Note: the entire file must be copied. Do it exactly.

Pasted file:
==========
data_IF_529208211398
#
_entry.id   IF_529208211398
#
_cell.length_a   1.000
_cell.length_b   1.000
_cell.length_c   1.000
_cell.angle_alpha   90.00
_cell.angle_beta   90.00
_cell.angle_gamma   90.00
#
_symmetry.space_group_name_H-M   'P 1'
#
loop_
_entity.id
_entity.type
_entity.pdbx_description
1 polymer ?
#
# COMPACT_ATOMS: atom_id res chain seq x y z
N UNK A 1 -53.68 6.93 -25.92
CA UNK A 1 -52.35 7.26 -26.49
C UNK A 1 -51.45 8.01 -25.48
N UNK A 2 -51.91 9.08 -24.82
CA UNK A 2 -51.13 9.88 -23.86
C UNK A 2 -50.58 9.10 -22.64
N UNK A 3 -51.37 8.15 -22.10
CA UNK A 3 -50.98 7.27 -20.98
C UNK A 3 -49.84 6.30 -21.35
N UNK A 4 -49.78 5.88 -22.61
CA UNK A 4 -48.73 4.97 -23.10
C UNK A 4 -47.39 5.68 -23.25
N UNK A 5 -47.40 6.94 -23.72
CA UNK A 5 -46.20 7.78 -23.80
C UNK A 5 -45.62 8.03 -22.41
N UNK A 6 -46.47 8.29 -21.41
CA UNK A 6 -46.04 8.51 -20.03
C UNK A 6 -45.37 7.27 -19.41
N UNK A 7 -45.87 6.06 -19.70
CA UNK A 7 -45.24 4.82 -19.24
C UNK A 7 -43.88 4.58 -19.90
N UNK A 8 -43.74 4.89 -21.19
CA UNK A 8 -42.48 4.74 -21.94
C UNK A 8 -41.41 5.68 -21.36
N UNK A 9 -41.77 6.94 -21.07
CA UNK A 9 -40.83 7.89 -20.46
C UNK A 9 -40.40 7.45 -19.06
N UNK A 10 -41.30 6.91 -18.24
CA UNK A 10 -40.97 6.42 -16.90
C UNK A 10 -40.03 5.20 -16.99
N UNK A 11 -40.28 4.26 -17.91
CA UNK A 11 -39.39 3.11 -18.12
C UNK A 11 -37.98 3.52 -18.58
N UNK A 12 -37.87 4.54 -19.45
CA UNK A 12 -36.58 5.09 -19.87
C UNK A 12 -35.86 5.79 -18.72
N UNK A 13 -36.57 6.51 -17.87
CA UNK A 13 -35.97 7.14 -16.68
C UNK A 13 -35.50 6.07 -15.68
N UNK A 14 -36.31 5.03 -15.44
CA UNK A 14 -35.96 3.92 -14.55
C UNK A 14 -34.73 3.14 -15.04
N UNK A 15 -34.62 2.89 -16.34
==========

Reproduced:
data_IF_529208211398
#
_entry.id   IF_529208211398
#
_cell.length_a   1.000
_cell.length_b   1.000
_cell.length_c   1.000
_cell.angle_alpha   90.00
_cell.angle_beta   90.00
_cell.angle_gamma   90.00
#
_symmetry.space_group_name_H-M   'P 1'
#
loop_
_entity.id
_entity.type
_entity.pdbx_description
1 polymer ?
#
# COMPACT_ATOMS: atom_id res chain seq x y z
N UNK A 1 -53.68 6.93 -25.92
CA UNK A 1 -52.35 7.26 -26.49
C UNK A 1 -51.45 8.01 -25.48
N UNK A 2 -51.91 9.08 -24.82
CA UNK A 2 -51.13 9.88 -23.86
C UNK A 2 -50.58 9.10 -22.64
N UNK A 3 -51.37 8.15 -22.10
CA UNK A 3 -50.98 7.27 -20.98
C UNK A 3 -49.84 6.30 -21.35
N UNK A 4 -49.78 5.88 -22.61
CA UNK A 4 -48.73 4.97 -23.10
C UNK A 4 -47.39 5.68 -23.25
N UNK A 5 -47.40 6.94 -23.72
CA UNK A 5 -46.20 7.78 -23.80
C UNK A 5 -45.62 8.03 -22.41
N UNK A 6 -46.47 8.29 -21.41
CA UNK A 6 -46.04 8.51 -20.03
C UNK A 6 -45.37 7.27 -19.41
N UNK A 7 -45.87 6.06 -19.70
CA UNK A 7 -45.24 4.82 -19.24
C UNK A 7 -43.88 4.58 -19.90
N UNK A 8 -43.74 4.89 -21.19
CA UNK A 8 -42.48 4.74 -21.94
C UNK A 8 -41.41 5.68 -21.36
N UNK A 9 -41.77 6.94 -21.07
CA UNK A 9 -40.83 7.89 -20.46
C UNK A 9 -40.40 7.45 -19.06
N UNK A 10 -41.30 6.91 -18.24
CA UNK A 10 -40.97 6.42 -16.90
C UNK A 10 -40.03 5.20 -16.99
N UNK A 11 -40.28 4.26 -17.91
CA UNK A 11 -39.39 3.11 -18.12
C UNK A 11 -37.98 3.52 -18.58
N UNK A 12 -37.87 4.54 -19.45
CA UNK A 12 -36.58 5.09 -19.87
C UNK A 12 -35.86 5.79 -18.72
N UNK A 13 -36.57 6.51 -17.87
CA UNK A 13 -35.97 7.14 -16.68
C UNK A 13 -35.50 6.07 -15.68
N UNK A 14 -36.31 5.03 -15.44
CA UNK A 14 -35.96 3.92 -14.55
C UNK A 14 -34.73 3.14 -15.04
N UNK A 15 -34.62 2.89 -16.34